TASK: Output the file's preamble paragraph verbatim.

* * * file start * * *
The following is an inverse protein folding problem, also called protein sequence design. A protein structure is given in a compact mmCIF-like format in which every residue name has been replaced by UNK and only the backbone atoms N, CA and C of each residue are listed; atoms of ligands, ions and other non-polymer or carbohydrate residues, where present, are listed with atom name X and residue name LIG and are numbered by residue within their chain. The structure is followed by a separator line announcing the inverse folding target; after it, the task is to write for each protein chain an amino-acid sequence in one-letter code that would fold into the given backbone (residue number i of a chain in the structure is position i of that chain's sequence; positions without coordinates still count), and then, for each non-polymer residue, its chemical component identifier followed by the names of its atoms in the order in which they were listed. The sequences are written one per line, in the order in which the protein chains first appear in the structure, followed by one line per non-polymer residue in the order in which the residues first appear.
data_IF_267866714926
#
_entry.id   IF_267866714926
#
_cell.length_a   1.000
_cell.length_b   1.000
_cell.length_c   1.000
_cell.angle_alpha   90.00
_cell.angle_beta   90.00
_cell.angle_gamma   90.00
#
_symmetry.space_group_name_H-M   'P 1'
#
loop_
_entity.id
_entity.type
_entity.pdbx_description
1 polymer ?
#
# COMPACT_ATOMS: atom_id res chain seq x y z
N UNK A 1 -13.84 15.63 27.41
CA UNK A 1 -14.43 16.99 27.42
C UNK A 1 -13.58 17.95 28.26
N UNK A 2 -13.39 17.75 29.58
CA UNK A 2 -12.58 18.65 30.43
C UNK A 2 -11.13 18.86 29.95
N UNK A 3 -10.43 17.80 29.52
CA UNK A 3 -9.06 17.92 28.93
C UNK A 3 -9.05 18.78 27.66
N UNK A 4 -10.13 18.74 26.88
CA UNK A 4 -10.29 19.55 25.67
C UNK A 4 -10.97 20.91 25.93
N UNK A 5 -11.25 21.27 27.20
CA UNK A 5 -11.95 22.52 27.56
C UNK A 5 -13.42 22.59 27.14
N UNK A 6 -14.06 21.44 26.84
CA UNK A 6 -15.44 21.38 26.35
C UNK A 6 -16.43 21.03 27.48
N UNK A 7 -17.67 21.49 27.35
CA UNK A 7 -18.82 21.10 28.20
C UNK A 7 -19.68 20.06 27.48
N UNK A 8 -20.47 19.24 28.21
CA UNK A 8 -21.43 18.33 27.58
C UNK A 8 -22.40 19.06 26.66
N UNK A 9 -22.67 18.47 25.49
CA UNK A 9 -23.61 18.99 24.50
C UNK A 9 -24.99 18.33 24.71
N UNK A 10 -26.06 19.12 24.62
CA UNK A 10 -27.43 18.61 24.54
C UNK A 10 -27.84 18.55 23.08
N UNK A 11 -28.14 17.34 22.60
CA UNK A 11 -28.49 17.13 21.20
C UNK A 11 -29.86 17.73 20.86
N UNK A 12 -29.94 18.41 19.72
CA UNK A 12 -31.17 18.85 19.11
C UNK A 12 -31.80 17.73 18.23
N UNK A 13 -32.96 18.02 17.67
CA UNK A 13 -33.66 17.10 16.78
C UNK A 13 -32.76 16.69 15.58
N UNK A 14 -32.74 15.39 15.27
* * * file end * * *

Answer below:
The following is an inverse protein folding problem, also called protein sequence design. A protein structure is given in a compact mmCIF-like format in which every residue name has been replaced by UNK and only the backbone atoms N, CA and C of each residue are listed; atoms of ligands, ions and other non-polymer or carbohydrate residues, where present, are listed with atom name X and residue name LIG and are numbered by residue within their chain. The structure is followed by a separator line announcing the inverse folding target; after it, the task is to write for each protein chain an amino-acid sequence in one-letter code that would fold into the given backbone (residue number i of a chain in the structure is position i of that chain's sequence; positions without coordinates still count), and then, for each non-polymer residue, its chemical component identifier followed by the names of its atoms in the order in which they were listed. The sequences are written one per line, in the order in which the protein chains first appear in the structure, followed by one line per non-polymer residue in the order in which the residues first appear.